New IIASA research challenges Kyoto Protocol

September 15, 2000 - LAXENBURG, Austria - IIASA recently released its latest research study, Full Carbon Account for Russia, which shows serious flaws in the Kyoto Protocol, a strategy adopted at the Earth Summit in Rio in 1992 as the way to control greenhouse gases and curb global warming. The Kyoto Protocol calls for significant reductions - 225 million tons from the 1990 level between the years 2008 and 2012 - in greenhouse gases that are caused in large part by the use of fossil fuels and destruction of vegetation. Since reductions of this magnitude will be difficult to achieve, the Kyoto Protocol offers alternatives to the 39 countries joining the treaty: reduce your nation's "smokestack emissions" of CO2 and other greenhouse gases, plant more forests, and/or improve other "biological sinks" that naturally extract carbon from the atmosphere.

However, IIASA's research, which uses Russia as a case study, shows that benefits of the biological sinks cannot be accurately measured. Without credible "full carbon accounting" (FCA), countries that elect to balance their CO2 emissions by planting more forests or changing land use rather than by reducing their emissions may actually be able to increase their net release of harmful greenhouse gases into the atmosphere. Thus, even countries signing the Kyoto Protocol, anticipated to be finalized and ratified in the Hague this November, can pump even more carbon into the air, worsening the serious environmental crisis that the much-lauded Kyoto Protocol was designed to improve. Due to the uncertainties involved, the 39 countries joining the treaty will not be able to verify their agreed Kyoto targets currently.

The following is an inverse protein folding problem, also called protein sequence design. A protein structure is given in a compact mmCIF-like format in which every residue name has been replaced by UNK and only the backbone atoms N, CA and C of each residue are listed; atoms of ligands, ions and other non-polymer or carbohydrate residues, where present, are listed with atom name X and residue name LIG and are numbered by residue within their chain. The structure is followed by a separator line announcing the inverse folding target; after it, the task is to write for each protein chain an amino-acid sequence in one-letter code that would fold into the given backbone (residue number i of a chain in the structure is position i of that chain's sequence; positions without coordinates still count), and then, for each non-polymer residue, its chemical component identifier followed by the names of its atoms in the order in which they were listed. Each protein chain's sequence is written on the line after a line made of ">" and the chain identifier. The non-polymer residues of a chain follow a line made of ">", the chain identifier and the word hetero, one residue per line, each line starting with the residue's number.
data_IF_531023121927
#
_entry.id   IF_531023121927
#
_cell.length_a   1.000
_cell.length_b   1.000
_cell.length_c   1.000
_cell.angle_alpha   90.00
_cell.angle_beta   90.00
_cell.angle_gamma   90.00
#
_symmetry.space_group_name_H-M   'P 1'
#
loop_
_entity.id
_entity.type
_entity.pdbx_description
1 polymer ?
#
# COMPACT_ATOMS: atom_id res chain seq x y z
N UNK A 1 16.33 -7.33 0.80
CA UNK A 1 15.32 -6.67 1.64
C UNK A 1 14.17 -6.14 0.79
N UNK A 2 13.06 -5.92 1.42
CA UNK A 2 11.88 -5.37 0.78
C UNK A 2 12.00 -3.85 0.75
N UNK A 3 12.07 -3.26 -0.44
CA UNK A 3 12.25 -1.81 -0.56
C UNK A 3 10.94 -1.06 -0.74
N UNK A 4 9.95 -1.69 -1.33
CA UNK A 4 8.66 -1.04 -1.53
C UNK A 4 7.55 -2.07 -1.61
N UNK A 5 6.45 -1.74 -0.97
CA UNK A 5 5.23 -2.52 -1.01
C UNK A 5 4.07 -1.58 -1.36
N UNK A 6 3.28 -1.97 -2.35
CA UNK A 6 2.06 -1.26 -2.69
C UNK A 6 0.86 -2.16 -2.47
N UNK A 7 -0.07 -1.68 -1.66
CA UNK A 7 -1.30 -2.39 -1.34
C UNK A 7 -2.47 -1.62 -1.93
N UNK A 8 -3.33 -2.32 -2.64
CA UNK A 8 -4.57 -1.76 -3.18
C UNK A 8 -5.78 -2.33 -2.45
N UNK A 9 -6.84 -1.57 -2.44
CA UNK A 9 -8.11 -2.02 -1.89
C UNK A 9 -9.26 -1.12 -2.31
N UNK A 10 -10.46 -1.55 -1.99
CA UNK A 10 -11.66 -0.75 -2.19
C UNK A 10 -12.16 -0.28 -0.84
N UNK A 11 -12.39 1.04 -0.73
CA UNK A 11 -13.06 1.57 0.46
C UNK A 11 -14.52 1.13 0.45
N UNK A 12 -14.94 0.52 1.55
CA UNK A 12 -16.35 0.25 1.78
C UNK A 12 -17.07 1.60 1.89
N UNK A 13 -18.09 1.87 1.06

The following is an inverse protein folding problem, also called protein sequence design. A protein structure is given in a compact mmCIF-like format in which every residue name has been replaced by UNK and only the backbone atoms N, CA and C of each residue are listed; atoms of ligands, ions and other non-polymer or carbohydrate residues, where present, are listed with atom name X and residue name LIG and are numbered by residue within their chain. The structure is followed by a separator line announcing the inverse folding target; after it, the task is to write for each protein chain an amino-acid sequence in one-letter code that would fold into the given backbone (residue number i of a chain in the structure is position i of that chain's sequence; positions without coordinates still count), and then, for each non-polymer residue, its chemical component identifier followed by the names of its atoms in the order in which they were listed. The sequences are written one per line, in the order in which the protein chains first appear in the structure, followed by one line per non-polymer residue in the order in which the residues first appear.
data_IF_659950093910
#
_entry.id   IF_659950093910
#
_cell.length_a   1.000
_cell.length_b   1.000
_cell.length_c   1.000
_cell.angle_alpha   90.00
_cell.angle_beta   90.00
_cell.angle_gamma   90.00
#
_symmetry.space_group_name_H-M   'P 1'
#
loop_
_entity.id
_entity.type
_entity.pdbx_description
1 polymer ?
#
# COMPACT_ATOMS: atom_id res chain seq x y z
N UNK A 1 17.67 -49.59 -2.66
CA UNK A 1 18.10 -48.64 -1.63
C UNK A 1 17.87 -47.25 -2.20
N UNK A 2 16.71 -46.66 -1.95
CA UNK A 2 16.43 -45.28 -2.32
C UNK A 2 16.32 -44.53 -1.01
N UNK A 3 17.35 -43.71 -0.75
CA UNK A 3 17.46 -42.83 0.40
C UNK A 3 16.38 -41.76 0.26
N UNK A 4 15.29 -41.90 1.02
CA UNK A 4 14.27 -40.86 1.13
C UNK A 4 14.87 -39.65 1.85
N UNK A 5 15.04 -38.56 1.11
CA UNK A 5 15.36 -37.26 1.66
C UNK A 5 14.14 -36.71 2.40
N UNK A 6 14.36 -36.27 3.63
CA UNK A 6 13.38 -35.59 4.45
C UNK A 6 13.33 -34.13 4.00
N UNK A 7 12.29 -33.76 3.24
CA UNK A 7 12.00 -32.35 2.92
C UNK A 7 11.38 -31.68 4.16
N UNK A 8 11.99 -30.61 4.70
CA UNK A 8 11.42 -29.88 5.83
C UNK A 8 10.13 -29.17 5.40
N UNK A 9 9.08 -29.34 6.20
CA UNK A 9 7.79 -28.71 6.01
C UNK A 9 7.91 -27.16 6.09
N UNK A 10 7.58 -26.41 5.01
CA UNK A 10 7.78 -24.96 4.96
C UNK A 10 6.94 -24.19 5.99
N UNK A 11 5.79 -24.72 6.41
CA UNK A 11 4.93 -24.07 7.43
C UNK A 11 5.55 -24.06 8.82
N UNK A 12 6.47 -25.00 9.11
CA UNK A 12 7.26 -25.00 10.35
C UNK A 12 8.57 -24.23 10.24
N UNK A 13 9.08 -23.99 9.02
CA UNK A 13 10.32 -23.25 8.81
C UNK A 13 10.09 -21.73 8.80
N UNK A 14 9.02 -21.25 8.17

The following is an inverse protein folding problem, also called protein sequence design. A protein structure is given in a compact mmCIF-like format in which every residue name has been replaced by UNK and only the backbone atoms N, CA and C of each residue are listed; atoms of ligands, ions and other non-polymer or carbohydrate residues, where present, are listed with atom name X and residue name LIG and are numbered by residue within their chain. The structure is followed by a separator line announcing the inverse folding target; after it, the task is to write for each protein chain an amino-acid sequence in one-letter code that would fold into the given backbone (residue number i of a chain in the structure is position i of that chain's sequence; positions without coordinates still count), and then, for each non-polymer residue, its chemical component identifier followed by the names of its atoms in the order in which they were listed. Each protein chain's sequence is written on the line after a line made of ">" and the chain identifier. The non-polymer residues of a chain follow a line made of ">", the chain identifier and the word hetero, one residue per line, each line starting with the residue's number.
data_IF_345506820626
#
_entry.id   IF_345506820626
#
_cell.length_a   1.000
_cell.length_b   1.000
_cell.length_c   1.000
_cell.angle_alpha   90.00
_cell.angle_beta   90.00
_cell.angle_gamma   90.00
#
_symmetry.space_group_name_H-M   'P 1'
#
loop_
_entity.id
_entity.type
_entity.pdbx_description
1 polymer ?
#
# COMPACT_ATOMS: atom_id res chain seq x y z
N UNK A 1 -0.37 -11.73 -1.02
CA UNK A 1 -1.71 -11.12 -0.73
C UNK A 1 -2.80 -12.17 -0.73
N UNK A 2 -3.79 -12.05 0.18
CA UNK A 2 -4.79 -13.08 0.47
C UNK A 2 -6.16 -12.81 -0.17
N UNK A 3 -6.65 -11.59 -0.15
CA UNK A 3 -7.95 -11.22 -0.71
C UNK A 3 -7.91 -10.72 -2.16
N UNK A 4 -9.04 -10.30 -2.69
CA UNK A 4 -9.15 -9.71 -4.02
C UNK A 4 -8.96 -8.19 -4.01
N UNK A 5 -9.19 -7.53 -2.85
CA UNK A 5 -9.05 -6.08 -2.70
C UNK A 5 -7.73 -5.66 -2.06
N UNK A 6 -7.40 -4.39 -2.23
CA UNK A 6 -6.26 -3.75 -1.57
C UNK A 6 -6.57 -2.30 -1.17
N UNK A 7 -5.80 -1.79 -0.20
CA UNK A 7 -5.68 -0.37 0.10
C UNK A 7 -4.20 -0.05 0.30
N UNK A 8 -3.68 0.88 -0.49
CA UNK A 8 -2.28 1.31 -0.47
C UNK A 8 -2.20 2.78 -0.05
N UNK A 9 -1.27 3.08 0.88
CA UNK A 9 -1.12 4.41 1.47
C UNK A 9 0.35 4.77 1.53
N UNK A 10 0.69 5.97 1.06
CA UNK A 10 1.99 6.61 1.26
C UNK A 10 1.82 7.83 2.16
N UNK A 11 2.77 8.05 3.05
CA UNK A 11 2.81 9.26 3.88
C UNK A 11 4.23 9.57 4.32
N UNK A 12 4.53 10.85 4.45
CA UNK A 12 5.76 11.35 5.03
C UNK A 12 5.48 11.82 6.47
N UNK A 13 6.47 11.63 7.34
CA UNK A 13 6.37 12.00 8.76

IIASA's Forestry Project team, led by Prof. Sten Nilsson, selected Russia for detailed study of carbon accounting because Russia is responsible for 15% of the global net releases of carbon into the atmosphere, and Russian forests comprise approximately 20% of the world's

Contact: Karen Gerwitz, Media Officer
International Institute for Applied Systems Analysis

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